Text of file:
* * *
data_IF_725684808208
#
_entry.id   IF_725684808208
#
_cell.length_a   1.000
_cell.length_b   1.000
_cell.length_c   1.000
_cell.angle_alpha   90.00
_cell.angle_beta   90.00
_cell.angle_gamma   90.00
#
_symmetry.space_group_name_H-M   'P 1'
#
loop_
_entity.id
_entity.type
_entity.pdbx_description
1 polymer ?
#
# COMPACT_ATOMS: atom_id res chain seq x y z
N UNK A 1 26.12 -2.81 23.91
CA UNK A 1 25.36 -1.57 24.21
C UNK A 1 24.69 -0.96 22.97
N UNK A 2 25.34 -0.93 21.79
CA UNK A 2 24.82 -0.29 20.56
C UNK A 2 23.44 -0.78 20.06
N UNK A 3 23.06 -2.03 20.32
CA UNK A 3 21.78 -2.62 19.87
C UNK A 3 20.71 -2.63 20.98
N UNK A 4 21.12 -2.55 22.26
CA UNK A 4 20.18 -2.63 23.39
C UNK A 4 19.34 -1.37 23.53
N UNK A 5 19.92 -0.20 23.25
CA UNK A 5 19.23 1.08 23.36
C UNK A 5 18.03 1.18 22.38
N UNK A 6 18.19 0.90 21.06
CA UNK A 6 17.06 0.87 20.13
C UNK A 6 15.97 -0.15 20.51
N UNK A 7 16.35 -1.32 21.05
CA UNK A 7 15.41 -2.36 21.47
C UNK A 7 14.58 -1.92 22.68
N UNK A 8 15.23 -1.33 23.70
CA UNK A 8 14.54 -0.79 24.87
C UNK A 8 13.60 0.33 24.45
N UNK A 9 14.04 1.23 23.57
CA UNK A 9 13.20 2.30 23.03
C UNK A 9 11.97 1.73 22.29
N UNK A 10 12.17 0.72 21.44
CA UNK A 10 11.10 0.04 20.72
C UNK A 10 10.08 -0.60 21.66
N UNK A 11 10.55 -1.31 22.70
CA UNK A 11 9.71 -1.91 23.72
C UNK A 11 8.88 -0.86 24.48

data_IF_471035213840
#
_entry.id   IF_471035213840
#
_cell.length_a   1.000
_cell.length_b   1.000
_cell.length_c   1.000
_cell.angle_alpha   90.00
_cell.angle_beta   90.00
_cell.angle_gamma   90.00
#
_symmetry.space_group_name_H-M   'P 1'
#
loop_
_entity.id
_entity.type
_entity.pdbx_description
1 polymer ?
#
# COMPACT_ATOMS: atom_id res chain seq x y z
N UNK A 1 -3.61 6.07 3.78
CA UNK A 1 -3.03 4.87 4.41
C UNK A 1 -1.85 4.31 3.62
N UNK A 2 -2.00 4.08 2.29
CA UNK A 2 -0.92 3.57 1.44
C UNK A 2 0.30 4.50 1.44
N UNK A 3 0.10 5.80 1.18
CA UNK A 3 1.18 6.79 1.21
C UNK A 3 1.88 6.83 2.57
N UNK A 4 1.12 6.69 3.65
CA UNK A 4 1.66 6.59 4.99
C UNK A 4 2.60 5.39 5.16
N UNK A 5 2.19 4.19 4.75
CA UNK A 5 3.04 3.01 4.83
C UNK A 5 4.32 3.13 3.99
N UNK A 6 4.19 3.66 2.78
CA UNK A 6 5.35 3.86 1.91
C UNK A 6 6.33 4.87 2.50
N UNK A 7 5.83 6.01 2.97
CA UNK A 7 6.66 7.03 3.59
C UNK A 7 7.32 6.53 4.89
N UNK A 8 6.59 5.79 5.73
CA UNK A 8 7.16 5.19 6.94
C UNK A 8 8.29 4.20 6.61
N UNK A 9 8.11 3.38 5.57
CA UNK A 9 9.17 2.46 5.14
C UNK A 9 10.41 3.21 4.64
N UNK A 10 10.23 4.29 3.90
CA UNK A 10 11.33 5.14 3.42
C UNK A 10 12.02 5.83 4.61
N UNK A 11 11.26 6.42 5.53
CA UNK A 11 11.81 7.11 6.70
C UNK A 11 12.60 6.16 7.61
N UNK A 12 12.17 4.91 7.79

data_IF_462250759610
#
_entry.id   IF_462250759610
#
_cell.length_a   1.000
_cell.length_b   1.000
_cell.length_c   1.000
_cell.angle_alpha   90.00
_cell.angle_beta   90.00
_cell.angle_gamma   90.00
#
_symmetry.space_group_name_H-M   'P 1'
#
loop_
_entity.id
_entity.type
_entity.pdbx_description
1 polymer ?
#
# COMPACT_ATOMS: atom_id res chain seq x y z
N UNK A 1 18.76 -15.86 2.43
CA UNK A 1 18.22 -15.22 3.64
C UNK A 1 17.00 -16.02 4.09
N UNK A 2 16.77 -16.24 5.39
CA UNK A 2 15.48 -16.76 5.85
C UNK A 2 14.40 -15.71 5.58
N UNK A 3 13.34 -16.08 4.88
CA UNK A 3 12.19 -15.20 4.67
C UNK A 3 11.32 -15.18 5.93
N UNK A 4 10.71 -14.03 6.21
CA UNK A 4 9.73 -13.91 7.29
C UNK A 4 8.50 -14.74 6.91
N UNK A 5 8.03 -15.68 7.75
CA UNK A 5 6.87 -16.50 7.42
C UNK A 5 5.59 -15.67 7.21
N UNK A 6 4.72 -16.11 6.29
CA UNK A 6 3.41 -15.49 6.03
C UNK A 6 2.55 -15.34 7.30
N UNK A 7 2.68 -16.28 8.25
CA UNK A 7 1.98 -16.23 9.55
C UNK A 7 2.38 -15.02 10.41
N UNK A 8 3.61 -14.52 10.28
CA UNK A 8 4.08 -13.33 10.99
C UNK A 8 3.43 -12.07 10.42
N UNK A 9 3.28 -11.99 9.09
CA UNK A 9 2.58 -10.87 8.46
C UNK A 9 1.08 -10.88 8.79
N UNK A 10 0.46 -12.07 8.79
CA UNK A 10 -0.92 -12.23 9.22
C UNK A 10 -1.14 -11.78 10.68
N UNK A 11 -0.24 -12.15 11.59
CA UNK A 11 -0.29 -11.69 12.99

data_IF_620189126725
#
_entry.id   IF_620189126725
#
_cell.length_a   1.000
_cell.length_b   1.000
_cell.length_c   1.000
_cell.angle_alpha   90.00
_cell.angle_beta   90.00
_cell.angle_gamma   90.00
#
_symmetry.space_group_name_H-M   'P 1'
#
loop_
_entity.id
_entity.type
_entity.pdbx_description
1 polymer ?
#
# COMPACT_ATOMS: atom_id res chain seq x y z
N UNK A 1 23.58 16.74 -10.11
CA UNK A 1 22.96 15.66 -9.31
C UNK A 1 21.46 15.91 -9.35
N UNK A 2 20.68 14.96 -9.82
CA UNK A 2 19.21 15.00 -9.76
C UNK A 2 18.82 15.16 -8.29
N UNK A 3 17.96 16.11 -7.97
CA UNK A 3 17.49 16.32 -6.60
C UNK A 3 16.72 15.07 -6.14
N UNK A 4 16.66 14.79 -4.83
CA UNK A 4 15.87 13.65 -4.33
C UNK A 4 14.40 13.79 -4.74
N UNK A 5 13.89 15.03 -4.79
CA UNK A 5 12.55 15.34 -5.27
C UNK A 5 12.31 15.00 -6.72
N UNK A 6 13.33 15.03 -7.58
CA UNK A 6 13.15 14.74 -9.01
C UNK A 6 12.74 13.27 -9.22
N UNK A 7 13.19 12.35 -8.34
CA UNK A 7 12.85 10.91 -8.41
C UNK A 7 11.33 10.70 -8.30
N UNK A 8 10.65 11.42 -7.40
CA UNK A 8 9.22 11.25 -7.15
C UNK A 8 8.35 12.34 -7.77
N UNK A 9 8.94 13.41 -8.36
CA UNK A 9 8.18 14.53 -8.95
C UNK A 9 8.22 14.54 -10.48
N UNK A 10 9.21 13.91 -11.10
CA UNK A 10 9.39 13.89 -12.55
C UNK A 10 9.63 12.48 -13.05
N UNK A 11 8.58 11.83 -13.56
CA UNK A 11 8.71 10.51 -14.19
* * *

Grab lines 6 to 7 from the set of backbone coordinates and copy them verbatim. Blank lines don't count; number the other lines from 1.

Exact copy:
_cell.length_b   1.000
_cell.length_c   1.000